OAKLAND (KPIX 5) Knowledge is power. With this message, Carol Lee Tolbert inspires high school students like Kamahni Booze of Miramonte High School in Orinda.
“You can reach any goal you have in the future no matter what happens,” Booze said with confidence.READ MORE: Apple Holds Edge In App Store Trial Despite Nagging Issues
Students learn to become responsible citizens at events like a Youth Leadership conference organized by Mrs. Tolbert. She is executive director of Civic Pride, the Oakland-based nonprofit she founded in 1989.
“Our mission of Civic Pride is making communities better places to live, work and grow,” she explained.
Teenagers discover opportunities in service and education, from the peace corps to college.
Sixteen-year-old Ram Disabar, Jr. of Emeryville takes home a road map to higher education.READ MORE: Pac-12 Picks MGM Executive George Kilavkoff As Next Commissioner
“I know now how to network and have a good personal statement and get good grades,” the student reported.
The conference is just one of the many programs Civic Pride has started over the years to help young people become community leaders. Mrs. Tolbert, an education consultant has held events for different ages: art contests, back to school giveaways, resource fairs, and scholarship and mentoring programs funded with private and corporate donations.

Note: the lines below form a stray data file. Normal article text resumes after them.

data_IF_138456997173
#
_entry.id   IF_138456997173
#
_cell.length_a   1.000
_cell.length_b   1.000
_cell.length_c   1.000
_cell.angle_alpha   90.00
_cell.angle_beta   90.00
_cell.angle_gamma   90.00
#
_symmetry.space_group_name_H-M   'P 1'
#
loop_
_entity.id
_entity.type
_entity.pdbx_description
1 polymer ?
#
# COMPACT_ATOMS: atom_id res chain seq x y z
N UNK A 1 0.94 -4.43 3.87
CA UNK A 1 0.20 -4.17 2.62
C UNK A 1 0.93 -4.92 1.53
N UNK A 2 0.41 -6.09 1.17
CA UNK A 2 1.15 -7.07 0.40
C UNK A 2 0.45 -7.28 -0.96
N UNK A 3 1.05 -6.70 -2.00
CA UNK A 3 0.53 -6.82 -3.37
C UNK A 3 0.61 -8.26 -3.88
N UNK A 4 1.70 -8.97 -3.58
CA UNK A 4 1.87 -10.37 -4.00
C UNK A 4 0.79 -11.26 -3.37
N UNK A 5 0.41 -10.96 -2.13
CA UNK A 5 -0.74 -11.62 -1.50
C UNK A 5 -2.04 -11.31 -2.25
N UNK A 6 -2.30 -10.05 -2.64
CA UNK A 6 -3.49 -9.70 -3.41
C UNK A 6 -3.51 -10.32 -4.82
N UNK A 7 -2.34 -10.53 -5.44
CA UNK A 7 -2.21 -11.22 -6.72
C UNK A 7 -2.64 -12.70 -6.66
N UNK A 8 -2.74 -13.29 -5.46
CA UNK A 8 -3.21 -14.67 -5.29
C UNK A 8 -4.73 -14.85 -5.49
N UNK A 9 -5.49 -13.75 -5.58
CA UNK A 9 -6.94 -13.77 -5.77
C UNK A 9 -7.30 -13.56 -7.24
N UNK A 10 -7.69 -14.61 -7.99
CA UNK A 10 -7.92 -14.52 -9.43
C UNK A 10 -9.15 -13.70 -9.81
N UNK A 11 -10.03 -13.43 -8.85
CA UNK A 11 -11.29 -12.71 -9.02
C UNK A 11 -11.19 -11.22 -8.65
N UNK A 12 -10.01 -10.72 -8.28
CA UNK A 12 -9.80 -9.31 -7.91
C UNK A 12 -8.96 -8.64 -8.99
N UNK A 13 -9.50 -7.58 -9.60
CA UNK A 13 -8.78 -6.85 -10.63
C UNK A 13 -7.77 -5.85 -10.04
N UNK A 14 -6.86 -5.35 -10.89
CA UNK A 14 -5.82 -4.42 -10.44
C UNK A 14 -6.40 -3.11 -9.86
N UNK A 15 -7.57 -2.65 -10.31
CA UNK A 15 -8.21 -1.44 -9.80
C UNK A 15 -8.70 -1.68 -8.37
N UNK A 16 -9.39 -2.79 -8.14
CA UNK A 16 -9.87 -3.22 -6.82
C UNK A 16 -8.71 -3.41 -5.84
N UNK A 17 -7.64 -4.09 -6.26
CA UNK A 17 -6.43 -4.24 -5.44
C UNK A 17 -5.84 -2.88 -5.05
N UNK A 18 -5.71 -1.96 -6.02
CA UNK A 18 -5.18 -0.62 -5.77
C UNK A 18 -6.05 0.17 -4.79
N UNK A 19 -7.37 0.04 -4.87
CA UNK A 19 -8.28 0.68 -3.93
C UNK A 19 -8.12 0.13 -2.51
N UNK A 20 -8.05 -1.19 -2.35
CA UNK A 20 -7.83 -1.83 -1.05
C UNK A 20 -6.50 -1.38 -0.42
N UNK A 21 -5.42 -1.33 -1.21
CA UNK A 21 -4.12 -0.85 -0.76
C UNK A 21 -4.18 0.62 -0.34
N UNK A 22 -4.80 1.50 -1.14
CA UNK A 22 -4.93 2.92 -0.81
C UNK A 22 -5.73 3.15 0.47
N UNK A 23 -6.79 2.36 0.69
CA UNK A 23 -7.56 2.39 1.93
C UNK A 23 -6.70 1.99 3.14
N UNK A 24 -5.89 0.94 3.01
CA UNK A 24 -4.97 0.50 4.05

Volunteer speaker and teacher Fred Steen says Mrs. Tolbert inspires students to want success, and offers the necessary tools.
“I think her commitment is basically a heart of caring, a heart of love, wanting to see them succeed,” he said.
Mrs. Tolbert, a former teacher and Board of Education member, has seen many Civic Pride students grow into professionals, mentors and leaders. She says her greatest hope for them is that they give back too.MORE NEWS: San Francisco Corruption Scandal: City Reaches $1.7M Settlement With Permit Expediter Walter Wong
So for giving young people the keys to succeed and give back, this week’s Jefferson Award in the Bay Area goes to Carol Lee Tolbert.